A defense attorney for John Allen Muhammad said yesterday that he may try to call Fairfax County's chief prosecutor to the stand when the convicted sniper goes on trial in the slaying of FBI analyst Linda Franklin outside a Home Depot store.

After all, lawyer Jonathan Shapiro said, the prosecutor may be the best witness for the defense. He has already told one jury that Muhammad did not kill Franklin.

When prosecuting Lee Boyd Malvo last year in Franklin's slaying, Fairfax Commonwealth's Attorney Robert F. Horan Jr. called Muhammad all kinds of things -- vicious, brutal, uncaring -- but not the person who pulled the trigger.

"Talk about John Muhammad all you want," Horan told a Chesapeake jury last fall. "Maybe it was his plan. Maybe it was his idea, but the evidence stamps this defendant [Malvo] as the shooter. The evidence stamps this defendant as the killer."

Horan's closing argument during the penalty phase of Malvo's trial not only will become part of the legal strategy for Muhammad's attorneys, but it is also being cited by those questioning whether the older sniper should even face a second costly trial in Virginia.

"If several people are charged with a crime, the only one who can get death is the one who is the 'principal in the first degree' -- the one who commits the killing," said Ira P. Robbins, an American University law school professor. "If the government can't prove who pulled the trigger, then you may not be able to pin down who was the principal in the first degree. It's one of the big issues."

Prosecutors at Muhammad's first trial overcame that hurdle when Prince William Circuit Court Judge LeRoy F. Millette Jr. ruled that Muhammad could be eligible for the death penalty in the slaying of Dean H. Meyers, 53, even if he did not fire the fatal shot. That ruling, along with a conviction under a new and untested anti-terrorism law, will form the backbone of Muhammad's appeals.

Horan said this week that he intends to prosecute Muhammad, 43, in Franklin's slaying. The chief prosecutor has said that he wants to secure another death sentence as "an insurance policy" in case Muhammad's conviction in Meyers's slaying was overturned on appeal.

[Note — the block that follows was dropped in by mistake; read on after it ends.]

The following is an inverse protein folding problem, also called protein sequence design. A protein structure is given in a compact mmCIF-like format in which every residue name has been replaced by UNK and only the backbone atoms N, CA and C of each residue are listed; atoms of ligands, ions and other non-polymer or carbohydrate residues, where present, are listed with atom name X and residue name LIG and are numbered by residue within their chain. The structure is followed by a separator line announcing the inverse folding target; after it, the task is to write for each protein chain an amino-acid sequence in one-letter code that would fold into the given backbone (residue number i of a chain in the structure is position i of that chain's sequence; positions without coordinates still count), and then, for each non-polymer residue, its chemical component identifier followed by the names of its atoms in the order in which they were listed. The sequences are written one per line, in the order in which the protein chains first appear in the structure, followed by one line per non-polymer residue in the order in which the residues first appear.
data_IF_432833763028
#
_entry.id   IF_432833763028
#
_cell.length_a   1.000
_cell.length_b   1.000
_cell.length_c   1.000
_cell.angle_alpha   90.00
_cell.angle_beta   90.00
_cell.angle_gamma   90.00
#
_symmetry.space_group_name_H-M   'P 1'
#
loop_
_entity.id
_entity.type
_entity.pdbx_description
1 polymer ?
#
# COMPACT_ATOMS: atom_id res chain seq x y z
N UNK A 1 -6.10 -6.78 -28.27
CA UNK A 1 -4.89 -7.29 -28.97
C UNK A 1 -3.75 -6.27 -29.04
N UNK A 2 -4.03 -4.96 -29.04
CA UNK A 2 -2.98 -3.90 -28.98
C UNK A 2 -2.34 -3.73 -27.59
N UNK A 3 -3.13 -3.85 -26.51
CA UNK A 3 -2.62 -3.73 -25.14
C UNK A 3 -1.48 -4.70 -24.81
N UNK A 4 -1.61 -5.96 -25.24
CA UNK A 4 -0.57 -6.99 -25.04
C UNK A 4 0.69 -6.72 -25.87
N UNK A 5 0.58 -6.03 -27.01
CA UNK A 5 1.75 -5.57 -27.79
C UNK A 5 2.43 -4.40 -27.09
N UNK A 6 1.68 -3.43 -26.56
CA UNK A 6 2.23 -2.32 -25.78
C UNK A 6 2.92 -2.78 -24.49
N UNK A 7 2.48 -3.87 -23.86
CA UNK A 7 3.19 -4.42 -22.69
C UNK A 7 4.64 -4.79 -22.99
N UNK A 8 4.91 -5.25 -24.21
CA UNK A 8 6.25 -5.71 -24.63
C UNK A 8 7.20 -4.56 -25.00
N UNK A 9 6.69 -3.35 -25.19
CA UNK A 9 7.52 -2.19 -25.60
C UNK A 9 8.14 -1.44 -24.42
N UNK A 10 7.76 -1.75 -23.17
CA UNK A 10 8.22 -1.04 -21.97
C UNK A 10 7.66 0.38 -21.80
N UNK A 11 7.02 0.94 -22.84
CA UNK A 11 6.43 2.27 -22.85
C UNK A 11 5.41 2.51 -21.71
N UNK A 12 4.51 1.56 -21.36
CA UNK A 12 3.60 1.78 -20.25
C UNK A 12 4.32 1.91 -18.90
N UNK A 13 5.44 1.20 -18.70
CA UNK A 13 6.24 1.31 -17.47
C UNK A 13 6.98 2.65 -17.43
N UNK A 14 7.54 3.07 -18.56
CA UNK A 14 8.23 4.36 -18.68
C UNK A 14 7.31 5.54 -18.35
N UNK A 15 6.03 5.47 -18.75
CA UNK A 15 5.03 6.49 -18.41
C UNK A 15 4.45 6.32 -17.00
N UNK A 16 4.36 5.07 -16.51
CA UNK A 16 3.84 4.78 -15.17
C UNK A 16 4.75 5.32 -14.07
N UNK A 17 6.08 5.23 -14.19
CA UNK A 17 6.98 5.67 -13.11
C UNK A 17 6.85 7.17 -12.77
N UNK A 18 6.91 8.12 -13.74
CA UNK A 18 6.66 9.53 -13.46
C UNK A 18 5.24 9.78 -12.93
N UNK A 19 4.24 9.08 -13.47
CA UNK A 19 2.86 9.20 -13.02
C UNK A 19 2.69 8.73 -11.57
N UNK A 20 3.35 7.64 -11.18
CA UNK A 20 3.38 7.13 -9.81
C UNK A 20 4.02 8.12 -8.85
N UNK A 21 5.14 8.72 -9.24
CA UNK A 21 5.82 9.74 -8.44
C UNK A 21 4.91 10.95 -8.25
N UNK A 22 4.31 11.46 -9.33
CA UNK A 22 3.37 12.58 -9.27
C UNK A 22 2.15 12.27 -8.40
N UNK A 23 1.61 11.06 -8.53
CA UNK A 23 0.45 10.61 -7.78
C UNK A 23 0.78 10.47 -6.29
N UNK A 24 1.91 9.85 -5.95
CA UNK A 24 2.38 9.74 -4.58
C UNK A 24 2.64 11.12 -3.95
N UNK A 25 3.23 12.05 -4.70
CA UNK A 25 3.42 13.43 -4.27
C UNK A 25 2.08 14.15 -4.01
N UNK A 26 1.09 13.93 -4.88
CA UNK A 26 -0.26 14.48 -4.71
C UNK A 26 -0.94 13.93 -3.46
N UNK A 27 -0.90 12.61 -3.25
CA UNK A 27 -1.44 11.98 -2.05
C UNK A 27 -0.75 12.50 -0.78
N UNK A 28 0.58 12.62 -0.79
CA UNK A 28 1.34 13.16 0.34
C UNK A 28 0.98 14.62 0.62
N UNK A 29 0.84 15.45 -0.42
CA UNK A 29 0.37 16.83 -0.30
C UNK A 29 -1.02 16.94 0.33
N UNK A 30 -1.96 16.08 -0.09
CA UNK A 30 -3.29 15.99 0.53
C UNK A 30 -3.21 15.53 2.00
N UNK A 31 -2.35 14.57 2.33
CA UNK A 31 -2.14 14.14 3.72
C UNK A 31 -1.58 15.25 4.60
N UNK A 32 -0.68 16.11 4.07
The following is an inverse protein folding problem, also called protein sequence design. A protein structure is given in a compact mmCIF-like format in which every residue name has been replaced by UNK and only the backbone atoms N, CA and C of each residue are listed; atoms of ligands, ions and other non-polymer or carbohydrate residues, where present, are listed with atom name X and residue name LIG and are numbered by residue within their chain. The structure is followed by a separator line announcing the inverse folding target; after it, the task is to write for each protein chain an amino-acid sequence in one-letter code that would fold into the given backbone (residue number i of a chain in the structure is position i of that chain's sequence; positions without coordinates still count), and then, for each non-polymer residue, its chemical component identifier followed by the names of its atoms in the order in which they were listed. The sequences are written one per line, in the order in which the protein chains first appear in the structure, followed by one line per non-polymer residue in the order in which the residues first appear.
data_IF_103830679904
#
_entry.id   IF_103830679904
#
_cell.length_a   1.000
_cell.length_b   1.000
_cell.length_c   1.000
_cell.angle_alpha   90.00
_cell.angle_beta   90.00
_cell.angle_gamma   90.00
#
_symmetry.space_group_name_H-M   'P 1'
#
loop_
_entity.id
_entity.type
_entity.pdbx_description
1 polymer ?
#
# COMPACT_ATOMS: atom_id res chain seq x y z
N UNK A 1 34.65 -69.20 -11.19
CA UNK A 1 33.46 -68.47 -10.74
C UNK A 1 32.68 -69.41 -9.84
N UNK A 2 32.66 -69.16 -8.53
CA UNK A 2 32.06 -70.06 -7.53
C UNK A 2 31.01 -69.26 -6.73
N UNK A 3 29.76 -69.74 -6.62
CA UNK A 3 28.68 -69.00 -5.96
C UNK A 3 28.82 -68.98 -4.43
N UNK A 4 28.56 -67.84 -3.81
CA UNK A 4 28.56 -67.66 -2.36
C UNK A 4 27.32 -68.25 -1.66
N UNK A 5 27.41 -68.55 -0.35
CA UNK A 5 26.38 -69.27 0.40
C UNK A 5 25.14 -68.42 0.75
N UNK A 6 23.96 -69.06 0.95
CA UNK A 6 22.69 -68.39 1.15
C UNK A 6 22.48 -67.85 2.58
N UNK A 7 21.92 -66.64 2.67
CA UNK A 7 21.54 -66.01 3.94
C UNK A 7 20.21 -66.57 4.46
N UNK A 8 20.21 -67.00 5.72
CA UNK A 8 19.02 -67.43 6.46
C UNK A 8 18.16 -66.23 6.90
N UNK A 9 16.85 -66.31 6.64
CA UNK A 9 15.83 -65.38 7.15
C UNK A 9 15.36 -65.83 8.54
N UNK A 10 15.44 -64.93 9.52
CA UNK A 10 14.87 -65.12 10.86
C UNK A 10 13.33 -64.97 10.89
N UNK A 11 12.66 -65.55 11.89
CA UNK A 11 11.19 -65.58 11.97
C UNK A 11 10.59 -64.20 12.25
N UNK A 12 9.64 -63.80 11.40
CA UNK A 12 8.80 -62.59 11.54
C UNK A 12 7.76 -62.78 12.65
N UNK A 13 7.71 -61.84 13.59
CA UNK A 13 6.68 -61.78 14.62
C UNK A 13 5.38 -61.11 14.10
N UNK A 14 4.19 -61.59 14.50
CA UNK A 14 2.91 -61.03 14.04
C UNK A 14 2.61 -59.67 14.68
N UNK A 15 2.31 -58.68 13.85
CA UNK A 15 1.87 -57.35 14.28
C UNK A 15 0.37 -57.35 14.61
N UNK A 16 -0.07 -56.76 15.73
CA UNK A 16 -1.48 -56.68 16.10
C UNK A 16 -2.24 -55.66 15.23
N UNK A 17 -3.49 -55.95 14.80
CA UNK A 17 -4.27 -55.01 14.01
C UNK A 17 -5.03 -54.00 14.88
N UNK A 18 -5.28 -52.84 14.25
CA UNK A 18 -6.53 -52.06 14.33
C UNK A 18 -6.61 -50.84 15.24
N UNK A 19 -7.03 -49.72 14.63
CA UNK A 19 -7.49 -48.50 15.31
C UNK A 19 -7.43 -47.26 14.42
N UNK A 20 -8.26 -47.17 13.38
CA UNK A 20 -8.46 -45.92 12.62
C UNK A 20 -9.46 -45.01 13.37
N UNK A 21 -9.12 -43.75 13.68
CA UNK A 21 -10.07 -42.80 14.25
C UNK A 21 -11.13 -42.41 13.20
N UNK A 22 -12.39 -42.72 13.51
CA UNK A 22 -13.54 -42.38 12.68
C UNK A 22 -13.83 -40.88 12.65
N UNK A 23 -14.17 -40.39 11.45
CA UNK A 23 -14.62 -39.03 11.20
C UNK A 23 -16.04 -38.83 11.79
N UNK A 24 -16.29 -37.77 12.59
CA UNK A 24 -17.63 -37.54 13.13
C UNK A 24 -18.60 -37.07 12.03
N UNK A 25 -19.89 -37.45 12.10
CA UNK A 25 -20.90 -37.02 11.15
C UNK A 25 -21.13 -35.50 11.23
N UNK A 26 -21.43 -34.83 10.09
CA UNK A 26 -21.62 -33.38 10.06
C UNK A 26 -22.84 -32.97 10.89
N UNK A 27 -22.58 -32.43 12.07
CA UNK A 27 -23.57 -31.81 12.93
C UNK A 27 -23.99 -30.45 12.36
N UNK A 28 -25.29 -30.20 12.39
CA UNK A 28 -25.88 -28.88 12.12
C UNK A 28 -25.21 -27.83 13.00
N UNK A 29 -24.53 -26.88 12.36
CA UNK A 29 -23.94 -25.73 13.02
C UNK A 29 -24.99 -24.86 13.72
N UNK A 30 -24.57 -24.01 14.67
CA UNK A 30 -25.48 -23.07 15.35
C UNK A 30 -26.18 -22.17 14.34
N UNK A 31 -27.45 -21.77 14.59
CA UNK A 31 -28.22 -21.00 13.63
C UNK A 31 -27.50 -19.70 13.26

But legal experts said yesterday that Horan would have to rely on the same theories used by prosecutors in Muhammad's first trial. If an appeals court overturned the first conviction, it would set a precedent for the second, should Horan secure one. Law professors pointed to the volatility of Virginia's so-called triggerman rule, which typically has required enough evidence to prove that someone pulled the trigger.

Robbins also said the state's anti-terrorism statute, which makes it a capital offense to commit murder to influence or intimidate the public and government, could face trouble with the state Supreme Court. Prosecutors have said that the terrorism statute fits because Muhammad and Malvo allegedly tried to extort $10 million from the government to stop the killing.

"It's not anything like [the terrorist attacks] of 9/11," Robbins said. "I think there's a good argument, not necessarily a winning one, that it was not intended to address these kind of heinous acts . . . along the lines committed by Malvo and Muhammad. Judges have to go by the wording of the law. If it's ambiguous, they can look to the legislature."

Stephen Saltzburg, a law professor at George Washington University, agreed that a second prosecution is premature in Virginia: "Aren't they going to have the same problems in this case? If they go forward with these theories in a new case, there may be other errors."

Muhammad's other defense attorney, Peter D. Greenspun, said the defense team is requesting to file a 350-page appeal to the state Supreme Court -- 300 pages more than allowed -- listing what it says are more than a hundred errors in his first trial.

Other legal observers said they could not understand why Horan would pursue another costly death penalty case, particularly when some family members of victims have said they are not in favor of it. The price tag for the first two sniper trials was nearly $3 million.

"You can only kill a person once," said Len Piotrowski, a lawyer with the Northern Virginia capital defender office, based in Manassas. "Why go through the tremendous expense of a second trial? Is Horan saying prosecutors didn't do it right the first time?"

Horan did not return calls yesterday. But on Tuesday, he cited the gravity of the October 2002 sniper attacks, in which 13 people in the Washington region were shot -- 10 fatally -- during a three-week reign of terror.

Bob Bushnell, president of the Virginia Association of Commonwealth's Attorneys, agreed that the seriousness of the acts justified the high cost for another trial.

"I would not second-guess Bob Horan on his decision to pursue [the perpetrators] of the most heinous and serious crime in the history of Virginia," Bushnell said.

Malvo and Muhammad are also charged in Alabama, Louisiana, Maryland and the District. Douglas F. Gansler, chief prosecutor in Montgomery County, where six people were killed in the sniper attacks, said he does not object to Horan's move, but said he, too, would like to prosecute the snipers. "You could have six families there . . . having their day in court," he said.

A spokeswoman for Virginia Gov. Mark R. Warner (D) said the governor would also not second-guess Horan's decision.

"Commonwealth's Attorney Horan sees this as the best way to ensure justice is done in this case and is in the best interests of the victims and their families," said Ellen Qualls, press secretary for Warner.

Staff writer Michael D. Shear contributed to this report.

The defense plans to use prosecutor Horan's earlier words to its advantage.